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Why is China the cure-all? Seriously, I'm asking. The way we talk about it, you'd think it was a magical fairyland where American companies go to seek enlightenment and profits. But this is largely a myth -- one that Apple (Nasdaq: AAPL ) investors are buying hook, line, and sinker.
This week, the Mac maker will begin selling the iPhone to Chinese nationals through a non-exclusive deal with China Unicom (NYSE: CHU ) . Negotiations with China Mobile (NYSE: CHL ) are apparently still under way. Investors tremble at the possibilities, as if China Unicom customers will line up for hours before dawn to get a new and government-approved iPhone.
"With the iPhone dominating here, soon to be in China, the iPod, [Touch], new Macs, and [iTunes] this company looks to be on the verge of having a [Microsoft (Nasdaq: MSFT ) ] type of stock splits every 6 months," DarthMaul09, an All-Star investor in our Motley Fool CAPS database, wrote earlier this month.
Color me skeptical. I own Apple shares, but not because of the China connection. I own shares of Apple because software developers are the new power brokers in telecom, and they're developing for the iPhone more than any other smartphone platform. Software, volume pricing, and global broadband adoption are more likely to drive growth than untapped territories.
They'll certainly drive more growth than China will; its 3G network is new and comparatively slow when compared with what we U.S. iPhone users are used to. Worse, China Unicom's version of the iPhone is a lightweight that lacks Wi-Fi support.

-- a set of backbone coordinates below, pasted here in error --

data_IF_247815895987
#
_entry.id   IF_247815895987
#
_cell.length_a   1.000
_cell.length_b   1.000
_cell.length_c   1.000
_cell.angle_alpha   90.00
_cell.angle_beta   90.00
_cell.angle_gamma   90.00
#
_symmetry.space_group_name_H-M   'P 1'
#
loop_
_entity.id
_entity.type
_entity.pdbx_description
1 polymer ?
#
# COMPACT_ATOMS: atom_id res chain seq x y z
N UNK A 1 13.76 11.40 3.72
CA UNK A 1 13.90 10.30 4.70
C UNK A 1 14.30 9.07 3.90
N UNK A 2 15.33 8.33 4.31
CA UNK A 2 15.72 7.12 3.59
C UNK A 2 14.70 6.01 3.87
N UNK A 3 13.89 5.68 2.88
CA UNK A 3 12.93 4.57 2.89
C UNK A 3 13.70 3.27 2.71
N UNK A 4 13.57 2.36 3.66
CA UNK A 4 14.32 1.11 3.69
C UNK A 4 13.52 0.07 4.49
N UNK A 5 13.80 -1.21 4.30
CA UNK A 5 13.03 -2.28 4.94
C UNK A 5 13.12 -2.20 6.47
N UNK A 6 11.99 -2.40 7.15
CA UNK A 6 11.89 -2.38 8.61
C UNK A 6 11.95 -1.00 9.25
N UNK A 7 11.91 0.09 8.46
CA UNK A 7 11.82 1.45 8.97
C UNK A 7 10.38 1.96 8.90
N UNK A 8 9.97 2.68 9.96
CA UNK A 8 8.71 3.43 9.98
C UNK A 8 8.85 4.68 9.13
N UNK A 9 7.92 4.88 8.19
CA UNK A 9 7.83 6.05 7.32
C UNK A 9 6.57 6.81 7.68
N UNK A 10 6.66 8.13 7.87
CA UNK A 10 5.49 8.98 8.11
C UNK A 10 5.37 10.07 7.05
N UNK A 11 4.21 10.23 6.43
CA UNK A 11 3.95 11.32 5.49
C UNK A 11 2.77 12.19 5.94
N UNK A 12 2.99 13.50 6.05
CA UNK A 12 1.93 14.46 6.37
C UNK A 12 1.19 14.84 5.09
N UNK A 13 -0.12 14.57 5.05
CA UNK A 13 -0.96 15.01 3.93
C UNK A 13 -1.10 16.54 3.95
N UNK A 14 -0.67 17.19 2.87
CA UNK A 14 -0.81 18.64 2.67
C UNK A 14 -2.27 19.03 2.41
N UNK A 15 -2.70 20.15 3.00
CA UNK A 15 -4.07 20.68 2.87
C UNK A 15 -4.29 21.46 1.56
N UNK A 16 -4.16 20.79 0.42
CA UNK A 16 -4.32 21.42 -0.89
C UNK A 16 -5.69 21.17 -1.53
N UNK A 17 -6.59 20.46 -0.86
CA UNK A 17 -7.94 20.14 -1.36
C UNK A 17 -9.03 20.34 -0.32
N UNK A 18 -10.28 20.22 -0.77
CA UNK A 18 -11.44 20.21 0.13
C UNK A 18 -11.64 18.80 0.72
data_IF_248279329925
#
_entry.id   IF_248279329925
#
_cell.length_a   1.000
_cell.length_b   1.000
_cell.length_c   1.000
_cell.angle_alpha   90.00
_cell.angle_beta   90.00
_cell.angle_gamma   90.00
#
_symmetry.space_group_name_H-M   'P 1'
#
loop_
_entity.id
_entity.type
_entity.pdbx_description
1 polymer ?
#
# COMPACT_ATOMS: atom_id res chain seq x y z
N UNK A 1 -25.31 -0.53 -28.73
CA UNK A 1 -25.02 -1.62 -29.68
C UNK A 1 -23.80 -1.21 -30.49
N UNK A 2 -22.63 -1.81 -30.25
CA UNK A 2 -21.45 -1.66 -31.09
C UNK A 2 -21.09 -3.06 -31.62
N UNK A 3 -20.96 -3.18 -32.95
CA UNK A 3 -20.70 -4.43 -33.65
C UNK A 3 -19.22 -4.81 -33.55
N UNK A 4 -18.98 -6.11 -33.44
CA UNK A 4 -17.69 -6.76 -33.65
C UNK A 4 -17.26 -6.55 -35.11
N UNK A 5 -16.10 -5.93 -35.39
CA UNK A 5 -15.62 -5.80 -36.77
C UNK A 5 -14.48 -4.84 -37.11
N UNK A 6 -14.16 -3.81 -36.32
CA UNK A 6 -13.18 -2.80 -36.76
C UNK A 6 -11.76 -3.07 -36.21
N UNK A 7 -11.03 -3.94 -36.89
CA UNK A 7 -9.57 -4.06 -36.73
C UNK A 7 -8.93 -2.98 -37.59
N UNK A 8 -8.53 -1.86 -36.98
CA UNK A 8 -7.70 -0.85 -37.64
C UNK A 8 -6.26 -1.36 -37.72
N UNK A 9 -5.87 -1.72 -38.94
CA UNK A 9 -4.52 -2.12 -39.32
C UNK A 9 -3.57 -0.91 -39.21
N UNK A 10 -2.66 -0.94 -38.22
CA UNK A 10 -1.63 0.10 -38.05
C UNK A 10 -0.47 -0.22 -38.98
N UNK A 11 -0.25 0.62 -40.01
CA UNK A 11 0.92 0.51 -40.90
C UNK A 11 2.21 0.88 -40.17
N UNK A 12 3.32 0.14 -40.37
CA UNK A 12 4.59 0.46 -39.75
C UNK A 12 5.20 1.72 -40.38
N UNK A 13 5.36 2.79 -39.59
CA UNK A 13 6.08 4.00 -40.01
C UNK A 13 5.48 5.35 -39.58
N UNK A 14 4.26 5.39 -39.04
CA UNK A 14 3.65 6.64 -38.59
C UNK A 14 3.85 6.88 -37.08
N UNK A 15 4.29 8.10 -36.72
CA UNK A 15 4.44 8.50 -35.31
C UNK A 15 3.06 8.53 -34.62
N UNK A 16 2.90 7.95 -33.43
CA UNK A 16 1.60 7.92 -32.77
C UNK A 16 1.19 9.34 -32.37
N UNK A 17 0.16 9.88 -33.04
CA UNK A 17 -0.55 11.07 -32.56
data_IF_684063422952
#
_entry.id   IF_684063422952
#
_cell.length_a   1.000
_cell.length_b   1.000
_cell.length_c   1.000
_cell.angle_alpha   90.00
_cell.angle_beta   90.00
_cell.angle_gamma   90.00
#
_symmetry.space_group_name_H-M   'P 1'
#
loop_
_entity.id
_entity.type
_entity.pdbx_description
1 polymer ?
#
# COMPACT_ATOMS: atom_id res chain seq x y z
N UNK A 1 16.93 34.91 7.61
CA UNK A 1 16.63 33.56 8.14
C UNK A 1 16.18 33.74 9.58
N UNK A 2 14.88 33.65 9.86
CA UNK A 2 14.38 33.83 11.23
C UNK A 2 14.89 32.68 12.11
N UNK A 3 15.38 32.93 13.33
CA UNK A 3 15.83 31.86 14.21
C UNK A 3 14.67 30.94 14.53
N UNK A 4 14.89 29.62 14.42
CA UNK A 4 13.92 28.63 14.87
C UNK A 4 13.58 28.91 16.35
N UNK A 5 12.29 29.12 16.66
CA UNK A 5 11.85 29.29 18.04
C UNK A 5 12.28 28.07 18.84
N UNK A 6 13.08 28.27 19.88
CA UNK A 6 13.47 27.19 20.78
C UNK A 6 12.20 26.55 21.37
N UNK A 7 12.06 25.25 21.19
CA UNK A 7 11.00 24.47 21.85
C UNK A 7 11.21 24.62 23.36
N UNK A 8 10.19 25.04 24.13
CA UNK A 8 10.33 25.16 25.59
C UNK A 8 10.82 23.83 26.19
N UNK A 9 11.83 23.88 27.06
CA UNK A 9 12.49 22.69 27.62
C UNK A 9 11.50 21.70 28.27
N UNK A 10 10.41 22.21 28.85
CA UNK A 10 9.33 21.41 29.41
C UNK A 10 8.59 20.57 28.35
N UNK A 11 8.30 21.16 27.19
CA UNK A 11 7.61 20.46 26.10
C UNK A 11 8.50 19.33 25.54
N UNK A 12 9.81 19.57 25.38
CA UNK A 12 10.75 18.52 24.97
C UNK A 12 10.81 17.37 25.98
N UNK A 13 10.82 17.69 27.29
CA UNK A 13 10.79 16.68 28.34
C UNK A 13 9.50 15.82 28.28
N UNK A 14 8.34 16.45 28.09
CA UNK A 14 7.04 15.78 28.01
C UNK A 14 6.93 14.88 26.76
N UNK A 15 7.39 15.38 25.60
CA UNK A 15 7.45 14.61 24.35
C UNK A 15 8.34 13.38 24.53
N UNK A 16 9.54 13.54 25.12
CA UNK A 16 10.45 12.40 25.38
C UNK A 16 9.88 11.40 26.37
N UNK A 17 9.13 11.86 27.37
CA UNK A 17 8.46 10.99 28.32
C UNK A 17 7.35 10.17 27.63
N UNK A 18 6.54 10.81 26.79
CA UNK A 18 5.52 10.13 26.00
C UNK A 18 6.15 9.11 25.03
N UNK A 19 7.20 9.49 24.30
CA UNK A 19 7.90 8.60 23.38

This is a serious issue, but it isn't surprising. China has a history of protecting its own -- (cough) Baidu (Nasdaq: BIDU ) (cough) -- leaving foreigners to pick up scraps where they may. In this case, officials are ensuring that Wi-Fi hot spots don't substitute for its domestic carrier networks in delivering applications data.
Thus, China Unicom's strategy to win customers isn't to offer more features, or even better pricing, but to offer the 1 million or so who have unlocked iPhones operating on China Mobile's GM network "amnesty" via a contract for its own network, IDG News Service reports.
I doubt this approach will work. What is clear to me -- and to my Foolish colleague, Motley Fool Global Gains co-advisor Tim Hanson -- is that you don't get massive growth by offering locals Diet Coke when they already love Mountain Dew.
"The iPhone isn't coming to China; it's already there. When we visited in July, even our taxicab drivers in Shanghai already had iPhones. So if you're looking for dramatic growth, you're probably not going to get it," Tim said when I spoke with him Monday night.
He's right. The Chinese consumers who can afford an iPhone already love the caffeinated, high-octane version. Why would they switch to the diet version, and why now? The answer, of course, is that they probably won't.
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